THIS was the interview I have been hoping for.
To have the audience of an executive editor.
THE executive editor.
How does someone like me get to interview with THE executive editor?
I got lucky.
I know it.
I'm fine with it.
Today it was my turn.
Imagining what it would be like to TELL the executive editor what I wanted to write.
And then get the okay to do it.
Obviously it doesn't work like that.
Except in my own little imagination.
went something like this:
Executive Editor: I've seen your resume, Robin, and it is impressive. But I'd like to hear about it from you. Tell me about your education.
Me: Well. Uhm. My post-secondary training happens to be in massage therapy. That, and I have personal experience in the 'at-home-mom' department. So as far as writing goes, my education does not match my experience you see on that resume.
Executive: Tell me about your writing. What do you like to write.
Me: I love human interest stories. I'm pretty good at photography as well. And as long as you are asking, I'd like to someday write a column.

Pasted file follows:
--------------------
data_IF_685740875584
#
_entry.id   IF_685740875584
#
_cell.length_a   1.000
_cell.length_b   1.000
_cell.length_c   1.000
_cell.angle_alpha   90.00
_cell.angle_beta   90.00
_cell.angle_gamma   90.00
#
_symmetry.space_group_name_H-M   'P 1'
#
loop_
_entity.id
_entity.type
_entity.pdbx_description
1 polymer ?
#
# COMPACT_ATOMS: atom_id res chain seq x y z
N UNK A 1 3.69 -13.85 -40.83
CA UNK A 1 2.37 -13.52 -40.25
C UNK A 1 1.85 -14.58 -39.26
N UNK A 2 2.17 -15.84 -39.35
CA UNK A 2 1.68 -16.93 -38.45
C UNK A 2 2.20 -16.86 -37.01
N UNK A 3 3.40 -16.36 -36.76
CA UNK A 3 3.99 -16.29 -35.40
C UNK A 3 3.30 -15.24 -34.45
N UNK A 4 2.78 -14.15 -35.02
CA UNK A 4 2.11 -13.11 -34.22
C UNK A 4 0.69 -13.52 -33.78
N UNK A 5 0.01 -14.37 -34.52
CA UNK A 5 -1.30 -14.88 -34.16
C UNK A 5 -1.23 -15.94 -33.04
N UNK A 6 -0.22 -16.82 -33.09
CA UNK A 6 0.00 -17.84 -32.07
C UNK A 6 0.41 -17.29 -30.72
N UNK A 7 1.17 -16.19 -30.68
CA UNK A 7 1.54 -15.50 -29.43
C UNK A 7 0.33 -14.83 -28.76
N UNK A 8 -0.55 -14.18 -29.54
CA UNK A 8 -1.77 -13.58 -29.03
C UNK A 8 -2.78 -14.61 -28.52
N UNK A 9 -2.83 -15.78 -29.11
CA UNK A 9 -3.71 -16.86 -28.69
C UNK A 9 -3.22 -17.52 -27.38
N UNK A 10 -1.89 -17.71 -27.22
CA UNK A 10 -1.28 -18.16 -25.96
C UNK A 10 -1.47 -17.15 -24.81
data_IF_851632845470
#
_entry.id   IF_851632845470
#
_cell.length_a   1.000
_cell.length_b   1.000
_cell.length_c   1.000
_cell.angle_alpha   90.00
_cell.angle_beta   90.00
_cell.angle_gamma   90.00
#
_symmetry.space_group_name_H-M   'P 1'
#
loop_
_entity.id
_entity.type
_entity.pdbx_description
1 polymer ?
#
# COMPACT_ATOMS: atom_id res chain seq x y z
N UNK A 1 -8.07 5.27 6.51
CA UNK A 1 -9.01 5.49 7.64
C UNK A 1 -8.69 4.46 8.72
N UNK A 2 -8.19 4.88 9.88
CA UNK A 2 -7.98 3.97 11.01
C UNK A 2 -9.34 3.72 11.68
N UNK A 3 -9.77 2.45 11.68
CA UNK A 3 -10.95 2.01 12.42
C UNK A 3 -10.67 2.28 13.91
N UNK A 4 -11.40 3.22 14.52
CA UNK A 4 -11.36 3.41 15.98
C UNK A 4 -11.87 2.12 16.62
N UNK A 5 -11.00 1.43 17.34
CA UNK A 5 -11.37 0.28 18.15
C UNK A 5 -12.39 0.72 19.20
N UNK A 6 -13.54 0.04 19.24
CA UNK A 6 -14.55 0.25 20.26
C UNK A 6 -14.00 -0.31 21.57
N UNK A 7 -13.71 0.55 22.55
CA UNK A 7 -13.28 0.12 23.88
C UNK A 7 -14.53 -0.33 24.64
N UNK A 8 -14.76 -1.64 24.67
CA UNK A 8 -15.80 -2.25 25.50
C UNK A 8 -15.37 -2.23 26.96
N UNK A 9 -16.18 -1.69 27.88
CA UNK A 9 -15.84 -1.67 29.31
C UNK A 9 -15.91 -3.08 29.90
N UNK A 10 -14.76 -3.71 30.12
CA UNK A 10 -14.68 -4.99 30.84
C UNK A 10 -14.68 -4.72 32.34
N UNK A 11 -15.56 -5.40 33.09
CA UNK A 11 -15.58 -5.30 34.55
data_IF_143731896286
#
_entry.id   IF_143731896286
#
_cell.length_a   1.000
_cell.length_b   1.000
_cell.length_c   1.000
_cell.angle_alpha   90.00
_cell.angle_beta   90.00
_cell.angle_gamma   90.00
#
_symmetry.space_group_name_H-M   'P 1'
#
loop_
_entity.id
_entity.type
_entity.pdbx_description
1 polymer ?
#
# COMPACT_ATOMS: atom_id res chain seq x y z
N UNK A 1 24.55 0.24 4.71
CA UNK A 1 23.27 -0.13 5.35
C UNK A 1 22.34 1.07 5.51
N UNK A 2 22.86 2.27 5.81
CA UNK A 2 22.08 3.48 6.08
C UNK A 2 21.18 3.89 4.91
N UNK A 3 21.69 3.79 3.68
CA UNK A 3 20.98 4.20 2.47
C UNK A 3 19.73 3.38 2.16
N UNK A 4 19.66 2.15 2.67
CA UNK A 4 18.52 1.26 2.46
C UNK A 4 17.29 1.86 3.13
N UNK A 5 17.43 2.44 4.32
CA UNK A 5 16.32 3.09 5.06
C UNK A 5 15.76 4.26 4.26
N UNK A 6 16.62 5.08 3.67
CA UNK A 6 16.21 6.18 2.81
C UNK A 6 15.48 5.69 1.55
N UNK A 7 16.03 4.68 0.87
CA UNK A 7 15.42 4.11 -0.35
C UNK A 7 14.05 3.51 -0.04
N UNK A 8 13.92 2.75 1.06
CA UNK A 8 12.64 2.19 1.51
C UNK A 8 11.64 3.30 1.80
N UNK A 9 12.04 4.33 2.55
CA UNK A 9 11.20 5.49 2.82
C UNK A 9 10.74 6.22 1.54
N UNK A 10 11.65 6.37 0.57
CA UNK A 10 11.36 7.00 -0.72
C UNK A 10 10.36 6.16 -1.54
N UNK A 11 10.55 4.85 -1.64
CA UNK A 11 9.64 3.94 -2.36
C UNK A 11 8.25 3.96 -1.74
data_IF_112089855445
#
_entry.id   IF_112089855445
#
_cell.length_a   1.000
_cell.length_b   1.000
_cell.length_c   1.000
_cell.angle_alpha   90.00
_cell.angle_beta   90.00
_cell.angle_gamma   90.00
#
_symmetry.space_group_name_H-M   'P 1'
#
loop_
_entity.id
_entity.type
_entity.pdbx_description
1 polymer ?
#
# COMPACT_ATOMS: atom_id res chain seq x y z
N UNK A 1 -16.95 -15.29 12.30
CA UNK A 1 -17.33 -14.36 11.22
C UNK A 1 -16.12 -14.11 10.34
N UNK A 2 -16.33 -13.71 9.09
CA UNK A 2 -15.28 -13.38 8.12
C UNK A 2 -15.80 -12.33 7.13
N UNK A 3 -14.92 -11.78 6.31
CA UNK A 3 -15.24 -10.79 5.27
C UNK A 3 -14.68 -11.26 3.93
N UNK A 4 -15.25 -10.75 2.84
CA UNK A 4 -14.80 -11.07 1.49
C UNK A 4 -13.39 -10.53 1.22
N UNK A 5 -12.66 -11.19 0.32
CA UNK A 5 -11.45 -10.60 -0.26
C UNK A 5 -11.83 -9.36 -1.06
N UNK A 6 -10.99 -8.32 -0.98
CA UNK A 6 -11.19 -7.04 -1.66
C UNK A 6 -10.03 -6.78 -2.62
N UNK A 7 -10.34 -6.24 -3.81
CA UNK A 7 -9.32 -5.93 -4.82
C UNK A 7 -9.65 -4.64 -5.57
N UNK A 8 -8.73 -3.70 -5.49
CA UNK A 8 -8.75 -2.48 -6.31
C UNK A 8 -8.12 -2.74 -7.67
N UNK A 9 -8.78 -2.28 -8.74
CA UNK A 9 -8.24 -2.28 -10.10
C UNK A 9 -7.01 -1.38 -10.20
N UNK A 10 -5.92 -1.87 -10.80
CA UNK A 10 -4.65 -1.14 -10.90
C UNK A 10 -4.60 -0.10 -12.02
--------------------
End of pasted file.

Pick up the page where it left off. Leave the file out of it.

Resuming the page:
Executive: We do have freelance opportunities available. However, our freelancers do not write columns.
Me: I figured that. But you asked.
So the rest of the interview went on with more back and forth. She had looked at my portfolio and decided that I could fill out the paperwork necessary for tax purposes and then she would start assigning work to me.
And I asked her: Is all of the work done on assignment?
Executive: Yes. What did you think it would be?
Me: I didn't know if freelancers ever came to you with an idea for an article.
Executive: No. But if you were to have an idea, what would you propose?
Me: Well, I don't know. But you mentioned that freelances occassionally cover weekend events. RAGBRI is coming through my town and I'm going to be there so.....
Executive: You have that job.
Me: (dancing on the inside)
After handing me the paperwork and explaining why the Times needs this info from me, I explained that I understood as, years ago, I had worked on a few freelance jobs for a different division of the Times. And I hand that info to her.
Executive: Oh my. I thought I recognized your name. I was the editor on this particular project. (speaking of the project I had done.
And from then on, it only got better.
The tone went from crossed arms to "welcome aboard."
And the column that freelancers just "don't do,"
I have an opportunity to submit my vision for a column that used to run.....
If she likes it?
I get to have the column.
As a freelancer!
I'm still wondering, as I write this....
....am I dreaming? Cuz this is way better than I had imagined.